Sara Berglund, PhD student, MISU


Why use a Lagrangian divergence to understand heat and salt changes?


Lagrangian trajectories can be used to trace water parcels in the ocean as well as in the atmosphere. The ocean circulation is partly driven by density differences, caused by heat and salt changes. In an eulerian view, we can look at transport of heat and salt, connect it with the heat and freshwater flux at the surface together with eulerian fields of mixing processes. However, in a Lagrangian view, we can in a simple way specify the water mass(es) we want to trace, and together with this trace temperature, salinity, and density along the trajectories pathways. This makes it possible to compute maps describing where specific water masses are changing their properties, such as temperature and salinity, and further understand what processes that are driving these changes. Here, I will present the Lagrangian divergence and explain why it is such a useful tool for understanding the ocean circulation. The method can be extended to other tracers and will probably be useful for anyone working with ocean or atmospheric circulations.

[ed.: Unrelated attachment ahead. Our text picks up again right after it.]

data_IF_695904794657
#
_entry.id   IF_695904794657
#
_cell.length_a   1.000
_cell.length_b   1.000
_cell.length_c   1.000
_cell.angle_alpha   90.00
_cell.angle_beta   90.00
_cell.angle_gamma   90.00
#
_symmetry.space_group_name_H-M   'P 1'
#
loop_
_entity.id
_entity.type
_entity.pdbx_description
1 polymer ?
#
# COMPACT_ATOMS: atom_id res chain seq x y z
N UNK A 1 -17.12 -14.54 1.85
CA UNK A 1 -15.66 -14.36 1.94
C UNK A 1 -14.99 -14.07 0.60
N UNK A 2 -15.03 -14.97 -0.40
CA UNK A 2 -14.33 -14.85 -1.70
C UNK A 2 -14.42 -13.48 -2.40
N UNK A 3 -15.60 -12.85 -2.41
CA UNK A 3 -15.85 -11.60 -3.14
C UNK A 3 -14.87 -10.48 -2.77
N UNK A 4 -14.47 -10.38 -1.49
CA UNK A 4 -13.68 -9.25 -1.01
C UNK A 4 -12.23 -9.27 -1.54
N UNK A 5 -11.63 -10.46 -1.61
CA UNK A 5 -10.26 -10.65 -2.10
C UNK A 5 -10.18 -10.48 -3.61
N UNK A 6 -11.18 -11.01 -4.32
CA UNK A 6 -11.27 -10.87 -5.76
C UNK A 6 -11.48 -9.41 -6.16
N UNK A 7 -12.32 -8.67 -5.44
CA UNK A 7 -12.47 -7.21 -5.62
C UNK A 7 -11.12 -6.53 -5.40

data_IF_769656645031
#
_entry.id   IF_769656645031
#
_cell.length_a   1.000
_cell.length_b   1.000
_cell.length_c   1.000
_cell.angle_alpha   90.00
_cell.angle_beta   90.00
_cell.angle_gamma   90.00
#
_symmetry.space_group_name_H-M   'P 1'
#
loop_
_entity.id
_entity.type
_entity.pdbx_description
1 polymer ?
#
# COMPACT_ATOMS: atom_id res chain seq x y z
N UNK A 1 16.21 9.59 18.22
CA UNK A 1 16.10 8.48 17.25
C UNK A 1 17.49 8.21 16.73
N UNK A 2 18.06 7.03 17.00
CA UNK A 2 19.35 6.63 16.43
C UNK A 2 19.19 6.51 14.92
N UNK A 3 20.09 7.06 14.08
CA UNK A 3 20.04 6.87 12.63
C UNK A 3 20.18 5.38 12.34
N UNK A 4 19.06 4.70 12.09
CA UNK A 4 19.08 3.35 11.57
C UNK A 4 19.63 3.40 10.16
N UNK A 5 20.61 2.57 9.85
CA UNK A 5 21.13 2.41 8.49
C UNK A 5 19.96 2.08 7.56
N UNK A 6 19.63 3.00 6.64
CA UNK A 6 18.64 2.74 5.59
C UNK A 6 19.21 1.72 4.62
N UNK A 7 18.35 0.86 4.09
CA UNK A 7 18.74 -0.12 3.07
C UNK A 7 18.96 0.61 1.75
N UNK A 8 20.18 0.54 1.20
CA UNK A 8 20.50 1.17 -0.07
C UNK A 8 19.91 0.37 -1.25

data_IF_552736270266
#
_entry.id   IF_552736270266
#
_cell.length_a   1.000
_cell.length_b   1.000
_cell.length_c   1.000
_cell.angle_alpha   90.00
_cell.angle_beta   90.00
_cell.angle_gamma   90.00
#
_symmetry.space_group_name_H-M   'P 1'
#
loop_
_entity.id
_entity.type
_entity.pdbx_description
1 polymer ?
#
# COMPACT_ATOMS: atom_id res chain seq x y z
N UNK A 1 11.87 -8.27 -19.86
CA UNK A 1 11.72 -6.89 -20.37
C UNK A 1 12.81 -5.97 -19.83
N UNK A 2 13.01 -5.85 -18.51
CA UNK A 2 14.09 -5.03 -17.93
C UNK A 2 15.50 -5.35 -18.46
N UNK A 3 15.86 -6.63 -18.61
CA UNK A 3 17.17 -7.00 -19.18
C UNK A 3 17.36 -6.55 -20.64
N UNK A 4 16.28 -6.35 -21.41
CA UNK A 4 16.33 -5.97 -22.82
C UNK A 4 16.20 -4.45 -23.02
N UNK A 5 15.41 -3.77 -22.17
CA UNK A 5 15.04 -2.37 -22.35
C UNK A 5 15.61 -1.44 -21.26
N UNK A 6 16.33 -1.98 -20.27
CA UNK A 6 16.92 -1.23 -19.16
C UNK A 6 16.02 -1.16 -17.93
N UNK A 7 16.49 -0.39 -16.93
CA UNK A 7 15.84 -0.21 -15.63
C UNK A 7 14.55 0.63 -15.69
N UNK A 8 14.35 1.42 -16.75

Thursday April 8, 14:15


Remotely via Zoom - link will be distributed via MISU's seminar email announcement.